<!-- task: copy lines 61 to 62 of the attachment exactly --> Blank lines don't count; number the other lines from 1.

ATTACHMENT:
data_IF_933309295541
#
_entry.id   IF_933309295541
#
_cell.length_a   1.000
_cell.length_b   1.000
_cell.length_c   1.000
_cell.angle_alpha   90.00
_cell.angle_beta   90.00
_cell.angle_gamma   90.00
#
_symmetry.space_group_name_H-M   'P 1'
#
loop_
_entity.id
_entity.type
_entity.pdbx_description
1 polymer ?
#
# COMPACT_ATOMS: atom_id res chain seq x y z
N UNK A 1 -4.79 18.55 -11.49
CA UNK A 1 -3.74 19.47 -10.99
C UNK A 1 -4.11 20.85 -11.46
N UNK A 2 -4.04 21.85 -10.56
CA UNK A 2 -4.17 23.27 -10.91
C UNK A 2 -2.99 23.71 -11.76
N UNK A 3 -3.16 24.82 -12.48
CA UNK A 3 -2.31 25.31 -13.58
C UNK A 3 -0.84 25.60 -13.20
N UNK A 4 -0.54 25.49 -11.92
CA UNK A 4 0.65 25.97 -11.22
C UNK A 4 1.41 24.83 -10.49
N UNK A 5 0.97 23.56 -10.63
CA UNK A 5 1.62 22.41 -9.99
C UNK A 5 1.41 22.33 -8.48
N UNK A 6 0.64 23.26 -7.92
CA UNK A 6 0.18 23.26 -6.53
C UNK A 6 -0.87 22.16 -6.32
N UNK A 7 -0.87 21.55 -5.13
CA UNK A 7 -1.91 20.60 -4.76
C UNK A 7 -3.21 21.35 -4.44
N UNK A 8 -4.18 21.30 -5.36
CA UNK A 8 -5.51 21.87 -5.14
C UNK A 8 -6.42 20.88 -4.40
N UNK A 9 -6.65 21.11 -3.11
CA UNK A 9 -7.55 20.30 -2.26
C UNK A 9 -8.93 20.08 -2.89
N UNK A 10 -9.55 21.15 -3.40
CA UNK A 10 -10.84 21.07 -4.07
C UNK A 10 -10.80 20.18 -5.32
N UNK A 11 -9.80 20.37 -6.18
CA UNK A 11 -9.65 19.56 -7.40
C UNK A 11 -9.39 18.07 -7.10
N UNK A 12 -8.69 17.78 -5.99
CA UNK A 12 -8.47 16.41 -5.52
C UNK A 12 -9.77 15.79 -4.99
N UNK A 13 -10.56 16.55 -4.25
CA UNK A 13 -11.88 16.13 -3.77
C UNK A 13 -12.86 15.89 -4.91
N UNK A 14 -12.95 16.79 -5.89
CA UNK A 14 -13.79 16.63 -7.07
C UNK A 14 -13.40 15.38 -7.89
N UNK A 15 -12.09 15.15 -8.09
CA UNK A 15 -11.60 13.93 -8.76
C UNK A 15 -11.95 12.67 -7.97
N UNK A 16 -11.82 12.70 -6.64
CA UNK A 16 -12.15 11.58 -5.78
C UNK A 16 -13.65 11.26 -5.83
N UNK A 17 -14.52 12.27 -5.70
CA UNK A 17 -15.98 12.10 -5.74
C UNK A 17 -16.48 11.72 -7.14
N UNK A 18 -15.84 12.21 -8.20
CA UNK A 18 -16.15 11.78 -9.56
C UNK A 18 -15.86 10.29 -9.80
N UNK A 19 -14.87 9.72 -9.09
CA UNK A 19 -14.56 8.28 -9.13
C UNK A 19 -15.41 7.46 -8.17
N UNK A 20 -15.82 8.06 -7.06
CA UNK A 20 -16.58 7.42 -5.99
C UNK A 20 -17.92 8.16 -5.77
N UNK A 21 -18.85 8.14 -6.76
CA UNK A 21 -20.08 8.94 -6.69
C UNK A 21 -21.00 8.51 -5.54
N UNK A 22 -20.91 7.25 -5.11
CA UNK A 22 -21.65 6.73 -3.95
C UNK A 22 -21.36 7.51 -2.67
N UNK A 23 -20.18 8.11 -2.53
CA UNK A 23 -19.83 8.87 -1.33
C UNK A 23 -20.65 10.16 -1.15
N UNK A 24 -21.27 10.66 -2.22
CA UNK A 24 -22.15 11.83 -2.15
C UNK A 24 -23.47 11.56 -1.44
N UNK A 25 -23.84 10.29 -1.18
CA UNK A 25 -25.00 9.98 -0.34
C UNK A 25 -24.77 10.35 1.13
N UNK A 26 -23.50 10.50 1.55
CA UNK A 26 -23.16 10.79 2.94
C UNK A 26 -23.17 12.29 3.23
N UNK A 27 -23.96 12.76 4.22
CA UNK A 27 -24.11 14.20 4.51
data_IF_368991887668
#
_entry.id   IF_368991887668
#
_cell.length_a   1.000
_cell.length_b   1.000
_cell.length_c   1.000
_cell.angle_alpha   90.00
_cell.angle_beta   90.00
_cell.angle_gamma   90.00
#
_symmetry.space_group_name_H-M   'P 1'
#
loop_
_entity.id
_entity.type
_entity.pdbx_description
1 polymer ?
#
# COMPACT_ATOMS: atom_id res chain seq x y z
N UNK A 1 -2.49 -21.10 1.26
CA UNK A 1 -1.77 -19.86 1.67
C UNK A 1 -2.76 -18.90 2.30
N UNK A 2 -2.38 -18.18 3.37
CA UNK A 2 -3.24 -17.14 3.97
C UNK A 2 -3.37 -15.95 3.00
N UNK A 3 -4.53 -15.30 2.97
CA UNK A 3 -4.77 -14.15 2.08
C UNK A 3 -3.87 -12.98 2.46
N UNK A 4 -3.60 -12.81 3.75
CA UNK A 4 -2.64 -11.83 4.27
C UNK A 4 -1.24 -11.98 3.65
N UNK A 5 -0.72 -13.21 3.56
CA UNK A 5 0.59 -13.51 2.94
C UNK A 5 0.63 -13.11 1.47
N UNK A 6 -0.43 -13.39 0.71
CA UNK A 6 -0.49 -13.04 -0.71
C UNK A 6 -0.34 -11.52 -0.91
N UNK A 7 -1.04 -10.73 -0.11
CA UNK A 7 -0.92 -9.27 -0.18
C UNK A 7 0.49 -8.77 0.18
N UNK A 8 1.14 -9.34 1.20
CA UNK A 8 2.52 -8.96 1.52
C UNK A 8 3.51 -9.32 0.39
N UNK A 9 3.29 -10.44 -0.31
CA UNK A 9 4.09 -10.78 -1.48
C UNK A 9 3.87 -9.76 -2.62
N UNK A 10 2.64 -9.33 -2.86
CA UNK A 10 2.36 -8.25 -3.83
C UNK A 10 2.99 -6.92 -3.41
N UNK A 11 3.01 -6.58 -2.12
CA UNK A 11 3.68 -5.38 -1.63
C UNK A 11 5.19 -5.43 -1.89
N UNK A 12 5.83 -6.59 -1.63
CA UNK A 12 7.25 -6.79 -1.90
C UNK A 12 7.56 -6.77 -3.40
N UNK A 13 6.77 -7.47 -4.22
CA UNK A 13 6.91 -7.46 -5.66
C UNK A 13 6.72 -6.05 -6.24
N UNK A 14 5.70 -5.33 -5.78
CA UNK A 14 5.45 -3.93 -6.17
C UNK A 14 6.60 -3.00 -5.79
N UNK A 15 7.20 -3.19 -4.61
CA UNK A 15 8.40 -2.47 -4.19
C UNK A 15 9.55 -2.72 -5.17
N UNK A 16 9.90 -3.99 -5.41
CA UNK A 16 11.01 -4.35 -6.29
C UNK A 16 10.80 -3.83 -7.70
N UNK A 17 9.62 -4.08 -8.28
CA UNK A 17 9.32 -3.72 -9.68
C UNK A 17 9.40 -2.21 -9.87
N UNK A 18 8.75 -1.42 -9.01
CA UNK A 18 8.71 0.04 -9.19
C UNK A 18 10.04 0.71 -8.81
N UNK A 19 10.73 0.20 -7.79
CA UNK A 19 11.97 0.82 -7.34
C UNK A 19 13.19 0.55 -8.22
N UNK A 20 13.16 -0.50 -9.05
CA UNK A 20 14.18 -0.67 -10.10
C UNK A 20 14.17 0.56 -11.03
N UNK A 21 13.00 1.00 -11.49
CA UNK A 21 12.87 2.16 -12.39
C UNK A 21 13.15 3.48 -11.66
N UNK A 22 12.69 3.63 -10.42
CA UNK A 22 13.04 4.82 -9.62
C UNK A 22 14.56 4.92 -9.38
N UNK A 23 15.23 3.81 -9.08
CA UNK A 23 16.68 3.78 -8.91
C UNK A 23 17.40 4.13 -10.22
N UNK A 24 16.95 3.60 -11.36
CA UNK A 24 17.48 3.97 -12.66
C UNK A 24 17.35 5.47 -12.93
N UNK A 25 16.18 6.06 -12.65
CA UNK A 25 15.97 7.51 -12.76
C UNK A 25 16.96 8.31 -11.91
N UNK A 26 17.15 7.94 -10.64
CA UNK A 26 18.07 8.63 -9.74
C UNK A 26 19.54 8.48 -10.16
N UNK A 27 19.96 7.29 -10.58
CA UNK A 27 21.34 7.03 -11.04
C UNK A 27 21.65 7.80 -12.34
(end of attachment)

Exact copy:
CA UNK A 14 -13.79 16.63 -7.07
C UNK A 14 -13.40 15.38 -7.89